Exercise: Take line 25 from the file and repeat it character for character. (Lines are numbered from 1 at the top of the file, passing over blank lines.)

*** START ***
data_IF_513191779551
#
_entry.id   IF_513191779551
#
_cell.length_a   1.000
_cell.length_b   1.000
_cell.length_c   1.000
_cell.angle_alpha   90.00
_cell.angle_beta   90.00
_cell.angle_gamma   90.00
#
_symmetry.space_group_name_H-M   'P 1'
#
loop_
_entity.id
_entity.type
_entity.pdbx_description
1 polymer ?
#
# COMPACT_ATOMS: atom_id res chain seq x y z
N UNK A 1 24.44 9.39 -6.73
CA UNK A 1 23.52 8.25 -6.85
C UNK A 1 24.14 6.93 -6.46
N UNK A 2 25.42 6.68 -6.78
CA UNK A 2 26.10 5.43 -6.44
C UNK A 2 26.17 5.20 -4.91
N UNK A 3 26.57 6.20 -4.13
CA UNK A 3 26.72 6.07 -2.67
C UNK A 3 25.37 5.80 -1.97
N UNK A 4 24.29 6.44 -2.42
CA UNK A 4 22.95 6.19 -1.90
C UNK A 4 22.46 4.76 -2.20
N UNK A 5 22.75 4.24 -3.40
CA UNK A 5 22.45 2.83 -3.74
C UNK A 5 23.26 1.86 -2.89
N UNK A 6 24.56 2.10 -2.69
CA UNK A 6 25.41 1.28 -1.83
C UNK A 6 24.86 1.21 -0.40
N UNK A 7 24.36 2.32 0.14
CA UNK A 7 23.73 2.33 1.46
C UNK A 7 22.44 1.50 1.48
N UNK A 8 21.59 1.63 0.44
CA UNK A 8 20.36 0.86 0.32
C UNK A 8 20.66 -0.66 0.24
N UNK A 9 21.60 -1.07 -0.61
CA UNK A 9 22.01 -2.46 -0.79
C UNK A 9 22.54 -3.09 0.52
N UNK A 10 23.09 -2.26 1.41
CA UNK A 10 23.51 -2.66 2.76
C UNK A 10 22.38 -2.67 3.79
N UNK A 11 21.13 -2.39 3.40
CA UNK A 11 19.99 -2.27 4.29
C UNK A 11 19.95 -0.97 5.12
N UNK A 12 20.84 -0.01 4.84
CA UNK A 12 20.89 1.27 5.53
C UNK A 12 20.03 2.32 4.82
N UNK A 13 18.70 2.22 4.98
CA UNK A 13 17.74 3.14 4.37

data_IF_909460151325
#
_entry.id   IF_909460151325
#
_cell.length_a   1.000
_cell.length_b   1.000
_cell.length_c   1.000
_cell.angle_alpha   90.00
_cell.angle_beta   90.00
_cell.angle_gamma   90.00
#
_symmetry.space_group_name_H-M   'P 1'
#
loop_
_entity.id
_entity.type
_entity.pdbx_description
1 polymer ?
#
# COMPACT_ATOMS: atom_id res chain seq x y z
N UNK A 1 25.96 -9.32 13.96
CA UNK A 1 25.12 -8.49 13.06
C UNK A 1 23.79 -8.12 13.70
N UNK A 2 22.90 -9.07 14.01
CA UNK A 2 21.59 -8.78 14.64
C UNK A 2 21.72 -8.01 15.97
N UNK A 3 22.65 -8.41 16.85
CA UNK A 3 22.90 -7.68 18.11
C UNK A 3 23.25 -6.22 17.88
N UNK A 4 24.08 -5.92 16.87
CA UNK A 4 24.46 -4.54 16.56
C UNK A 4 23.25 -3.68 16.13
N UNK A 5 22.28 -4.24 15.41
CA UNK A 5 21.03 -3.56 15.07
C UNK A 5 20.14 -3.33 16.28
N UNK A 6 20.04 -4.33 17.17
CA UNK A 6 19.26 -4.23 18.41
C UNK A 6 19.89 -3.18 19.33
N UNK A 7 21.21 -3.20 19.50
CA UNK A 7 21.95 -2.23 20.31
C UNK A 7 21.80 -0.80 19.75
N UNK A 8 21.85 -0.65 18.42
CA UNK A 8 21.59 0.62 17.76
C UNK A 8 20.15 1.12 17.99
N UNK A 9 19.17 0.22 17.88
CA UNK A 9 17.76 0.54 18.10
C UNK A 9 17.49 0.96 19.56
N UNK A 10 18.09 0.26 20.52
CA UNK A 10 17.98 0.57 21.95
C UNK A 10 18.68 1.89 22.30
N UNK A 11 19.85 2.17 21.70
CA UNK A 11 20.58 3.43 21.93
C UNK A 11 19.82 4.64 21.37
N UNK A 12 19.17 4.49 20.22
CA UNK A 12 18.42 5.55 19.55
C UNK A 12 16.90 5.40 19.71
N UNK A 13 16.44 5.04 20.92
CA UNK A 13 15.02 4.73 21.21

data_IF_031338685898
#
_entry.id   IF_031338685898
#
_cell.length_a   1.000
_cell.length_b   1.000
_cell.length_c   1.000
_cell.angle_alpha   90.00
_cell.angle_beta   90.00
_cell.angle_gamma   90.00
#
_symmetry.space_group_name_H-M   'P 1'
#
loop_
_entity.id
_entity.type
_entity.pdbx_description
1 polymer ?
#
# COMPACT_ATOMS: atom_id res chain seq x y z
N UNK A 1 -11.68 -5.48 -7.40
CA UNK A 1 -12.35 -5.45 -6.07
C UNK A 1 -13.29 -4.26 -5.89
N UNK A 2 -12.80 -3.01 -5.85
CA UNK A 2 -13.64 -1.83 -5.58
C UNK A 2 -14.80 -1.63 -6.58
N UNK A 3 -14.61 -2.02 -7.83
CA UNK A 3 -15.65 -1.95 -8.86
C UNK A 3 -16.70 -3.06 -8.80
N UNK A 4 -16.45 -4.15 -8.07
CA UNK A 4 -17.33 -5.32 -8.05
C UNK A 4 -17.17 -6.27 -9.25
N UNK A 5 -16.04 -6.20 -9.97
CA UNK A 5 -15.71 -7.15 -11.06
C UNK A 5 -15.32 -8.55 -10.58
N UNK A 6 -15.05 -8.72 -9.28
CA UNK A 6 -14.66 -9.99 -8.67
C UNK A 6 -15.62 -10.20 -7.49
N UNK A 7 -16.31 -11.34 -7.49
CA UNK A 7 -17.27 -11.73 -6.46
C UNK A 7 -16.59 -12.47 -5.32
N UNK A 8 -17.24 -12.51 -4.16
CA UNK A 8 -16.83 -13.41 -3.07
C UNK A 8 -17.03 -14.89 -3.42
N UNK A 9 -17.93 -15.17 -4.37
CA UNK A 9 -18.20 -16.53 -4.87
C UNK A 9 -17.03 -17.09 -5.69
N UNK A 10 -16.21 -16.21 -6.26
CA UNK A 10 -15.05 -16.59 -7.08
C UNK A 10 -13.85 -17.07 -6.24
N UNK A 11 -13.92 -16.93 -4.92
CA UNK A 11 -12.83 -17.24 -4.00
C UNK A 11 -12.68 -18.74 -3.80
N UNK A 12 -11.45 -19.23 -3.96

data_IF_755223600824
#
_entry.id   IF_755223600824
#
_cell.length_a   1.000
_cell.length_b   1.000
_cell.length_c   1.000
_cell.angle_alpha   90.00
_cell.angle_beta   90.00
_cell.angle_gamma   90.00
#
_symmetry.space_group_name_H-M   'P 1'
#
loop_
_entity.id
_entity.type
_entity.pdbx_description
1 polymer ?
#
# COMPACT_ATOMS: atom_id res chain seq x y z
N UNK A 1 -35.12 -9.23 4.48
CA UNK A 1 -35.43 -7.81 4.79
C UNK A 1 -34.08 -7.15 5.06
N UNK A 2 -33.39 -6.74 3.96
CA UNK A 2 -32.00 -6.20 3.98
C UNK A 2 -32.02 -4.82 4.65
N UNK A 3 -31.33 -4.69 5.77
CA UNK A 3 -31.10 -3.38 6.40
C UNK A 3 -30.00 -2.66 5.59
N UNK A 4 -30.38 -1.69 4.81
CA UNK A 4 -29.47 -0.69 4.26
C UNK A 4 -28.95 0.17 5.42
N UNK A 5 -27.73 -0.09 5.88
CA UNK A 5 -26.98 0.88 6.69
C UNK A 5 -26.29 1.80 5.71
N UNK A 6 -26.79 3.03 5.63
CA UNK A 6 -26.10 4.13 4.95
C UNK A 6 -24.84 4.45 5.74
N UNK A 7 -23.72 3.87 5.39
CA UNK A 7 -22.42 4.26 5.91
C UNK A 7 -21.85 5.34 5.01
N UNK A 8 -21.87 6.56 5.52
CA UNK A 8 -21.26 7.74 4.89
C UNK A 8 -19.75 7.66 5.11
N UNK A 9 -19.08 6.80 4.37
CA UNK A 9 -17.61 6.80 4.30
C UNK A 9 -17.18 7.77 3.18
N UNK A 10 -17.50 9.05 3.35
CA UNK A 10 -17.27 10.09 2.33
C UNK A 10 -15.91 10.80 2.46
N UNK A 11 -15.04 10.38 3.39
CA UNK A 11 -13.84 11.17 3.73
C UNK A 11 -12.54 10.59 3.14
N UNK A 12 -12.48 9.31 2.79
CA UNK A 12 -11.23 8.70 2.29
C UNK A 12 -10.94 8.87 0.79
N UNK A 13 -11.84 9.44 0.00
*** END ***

CA UNK A 2 26.10 5.43 -6.44